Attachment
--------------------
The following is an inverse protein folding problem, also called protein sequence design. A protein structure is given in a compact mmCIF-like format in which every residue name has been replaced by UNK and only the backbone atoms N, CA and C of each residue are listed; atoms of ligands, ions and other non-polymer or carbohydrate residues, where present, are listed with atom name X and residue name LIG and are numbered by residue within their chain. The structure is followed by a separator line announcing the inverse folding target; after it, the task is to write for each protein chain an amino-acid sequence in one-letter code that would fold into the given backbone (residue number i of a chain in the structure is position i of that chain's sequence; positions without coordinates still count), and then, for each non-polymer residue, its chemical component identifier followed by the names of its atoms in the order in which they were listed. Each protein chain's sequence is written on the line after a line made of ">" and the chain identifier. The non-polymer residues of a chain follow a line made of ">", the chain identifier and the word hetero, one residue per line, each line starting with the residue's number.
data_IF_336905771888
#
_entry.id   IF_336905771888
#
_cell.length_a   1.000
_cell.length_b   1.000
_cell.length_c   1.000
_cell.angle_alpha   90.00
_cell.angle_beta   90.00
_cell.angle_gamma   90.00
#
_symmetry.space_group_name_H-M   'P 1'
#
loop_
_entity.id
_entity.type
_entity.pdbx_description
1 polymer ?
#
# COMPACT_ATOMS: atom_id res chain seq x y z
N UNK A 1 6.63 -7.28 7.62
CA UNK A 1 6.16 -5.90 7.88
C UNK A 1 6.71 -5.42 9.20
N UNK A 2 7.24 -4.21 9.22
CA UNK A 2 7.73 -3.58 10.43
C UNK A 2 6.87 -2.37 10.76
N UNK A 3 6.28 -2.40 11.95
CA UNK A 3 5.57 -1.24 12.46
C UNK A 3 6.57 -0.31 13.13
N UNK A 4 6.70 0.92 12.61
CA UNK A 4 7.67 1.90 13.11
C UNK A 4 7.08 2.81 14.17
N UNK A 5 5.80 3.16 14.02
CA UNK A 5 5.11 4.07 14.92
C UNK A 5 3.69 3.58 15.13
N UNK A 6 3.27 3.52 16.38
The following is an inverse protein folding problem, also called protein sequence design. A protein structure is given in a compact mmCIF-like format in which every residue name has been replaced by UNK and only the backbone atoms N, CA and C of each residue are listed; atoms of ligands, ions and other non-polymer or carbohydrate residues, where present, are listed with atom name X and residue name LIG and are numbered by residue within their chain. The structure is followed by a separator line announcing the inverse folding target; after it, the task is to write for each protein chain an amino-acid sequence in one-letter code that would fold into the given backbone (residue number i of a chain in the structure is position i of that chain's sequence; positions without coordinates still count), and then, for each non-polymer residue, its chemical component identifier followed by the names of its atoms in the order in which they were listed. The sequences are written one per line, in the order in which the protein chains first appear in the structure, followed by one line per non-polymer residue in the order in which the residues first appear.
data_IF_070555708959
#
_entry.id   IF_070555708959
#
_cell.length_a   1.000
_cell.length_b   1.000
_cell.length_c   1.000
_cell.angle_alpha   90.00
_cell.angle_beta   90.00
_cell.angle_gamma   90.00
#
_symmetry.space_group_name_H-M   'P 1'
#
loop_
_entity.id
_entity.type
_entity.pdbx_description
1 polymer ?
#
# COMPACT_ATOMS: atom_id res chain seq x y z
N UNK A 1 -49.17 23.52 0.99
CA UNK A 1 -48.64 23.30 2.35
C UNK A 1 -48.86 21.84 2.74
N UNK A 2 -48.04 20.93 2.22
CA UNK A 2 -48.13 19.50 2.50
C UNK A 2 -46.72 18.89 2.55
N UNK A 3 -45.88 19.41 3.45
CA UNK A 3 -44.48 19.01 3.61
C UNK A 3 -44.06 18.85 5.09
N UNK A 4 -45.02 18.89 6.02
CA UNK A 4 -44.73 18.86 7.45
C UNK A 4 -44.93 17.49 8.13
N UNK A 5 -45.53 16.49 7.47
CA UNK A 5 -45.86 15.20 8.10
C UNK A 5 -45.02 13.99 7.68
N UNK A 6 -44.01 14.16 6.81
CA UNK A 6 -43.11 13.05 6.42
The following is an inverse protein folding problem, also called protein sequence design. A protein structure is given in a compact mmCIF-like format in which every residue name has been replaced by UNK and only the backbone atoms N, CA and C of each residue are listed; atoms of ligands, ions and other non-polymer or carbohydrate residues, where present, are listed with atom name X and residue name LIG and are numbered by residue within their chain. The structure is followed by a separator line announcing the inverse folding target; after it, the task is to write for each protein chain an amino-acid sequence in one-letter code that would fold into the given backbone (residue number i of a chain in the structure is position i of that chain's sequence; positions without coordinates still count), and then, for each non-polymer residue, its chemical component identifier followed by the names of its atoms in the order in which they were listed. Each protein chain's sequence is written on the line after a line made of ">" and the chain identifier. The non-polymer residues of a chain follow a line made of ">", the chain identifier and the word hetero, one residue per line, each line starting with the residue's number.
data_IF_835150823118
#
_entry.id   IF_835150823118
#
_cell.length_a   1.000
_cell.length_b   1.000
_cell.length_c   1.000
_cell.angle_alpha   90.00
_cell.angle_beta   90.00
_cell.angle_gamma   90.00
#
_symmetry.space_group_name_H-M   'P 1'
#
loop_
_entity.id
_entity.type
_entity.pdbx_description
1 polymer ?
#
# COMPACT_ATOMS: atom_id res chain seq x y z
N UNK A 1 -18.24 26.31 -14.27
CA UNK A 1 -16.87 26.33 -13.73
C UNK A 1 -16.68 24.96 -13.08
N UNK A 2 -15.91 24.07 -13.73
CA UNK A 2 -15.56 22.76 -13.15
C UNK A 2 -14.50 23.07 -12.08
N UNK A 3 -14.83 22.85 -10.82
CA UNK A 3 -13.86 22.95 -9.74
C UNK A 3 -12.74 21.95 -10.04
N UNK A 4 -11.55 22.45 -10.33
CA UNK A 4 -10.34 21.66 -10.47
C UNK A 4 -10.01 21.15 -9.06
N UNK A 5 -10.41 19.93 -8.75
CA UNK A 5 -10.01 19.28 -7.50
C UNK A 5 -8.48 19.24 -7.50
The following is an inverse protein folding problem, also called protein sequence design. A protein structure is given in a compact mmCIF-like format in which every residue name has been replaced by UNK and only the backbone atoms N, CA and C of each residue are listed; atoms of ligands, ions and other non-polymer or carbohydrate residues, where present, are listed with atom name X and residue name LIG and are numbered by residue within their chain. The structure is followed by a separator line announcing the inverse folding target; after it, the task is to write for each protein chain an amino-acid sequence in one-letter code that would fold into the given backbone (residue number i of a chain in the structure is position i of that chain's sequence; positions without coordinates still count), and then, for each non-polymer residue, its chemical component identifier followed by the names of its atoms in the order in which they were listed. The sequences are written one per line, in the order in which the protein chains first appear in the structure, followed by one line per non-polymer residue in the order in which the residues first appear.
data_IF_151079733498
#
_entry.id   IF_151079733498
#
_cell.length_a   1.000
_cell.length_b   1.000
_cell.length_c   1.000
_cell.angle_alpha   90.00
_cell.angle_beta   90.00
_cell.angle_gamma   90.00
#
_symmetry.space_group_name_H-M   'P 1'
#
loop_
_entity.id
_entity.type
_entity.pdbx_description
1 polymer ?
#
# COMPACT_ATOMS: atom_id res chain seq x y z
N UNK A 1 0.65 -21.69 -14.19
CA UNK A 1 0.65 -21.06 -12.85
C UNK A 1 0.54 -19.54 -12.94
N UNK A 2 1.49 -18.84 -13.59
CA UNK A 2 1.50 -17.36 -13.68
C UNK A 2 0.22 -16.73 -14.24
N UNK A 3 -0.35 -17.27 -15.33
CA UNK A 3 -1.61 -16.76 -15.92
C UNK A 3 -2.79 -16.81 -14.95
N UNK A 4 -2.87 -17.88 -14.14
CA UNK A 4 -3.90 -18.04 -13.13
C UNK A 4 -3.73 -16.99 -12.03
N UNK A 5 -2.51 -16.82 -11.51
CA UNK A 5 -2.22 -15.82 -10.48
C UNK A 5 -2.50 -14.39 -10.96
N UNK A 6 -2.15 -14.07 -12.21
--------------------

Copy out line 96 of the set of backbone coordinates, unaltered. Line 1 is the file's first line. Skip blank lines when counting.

# COMPACT_ATOMS: atom_id res chain seq x y z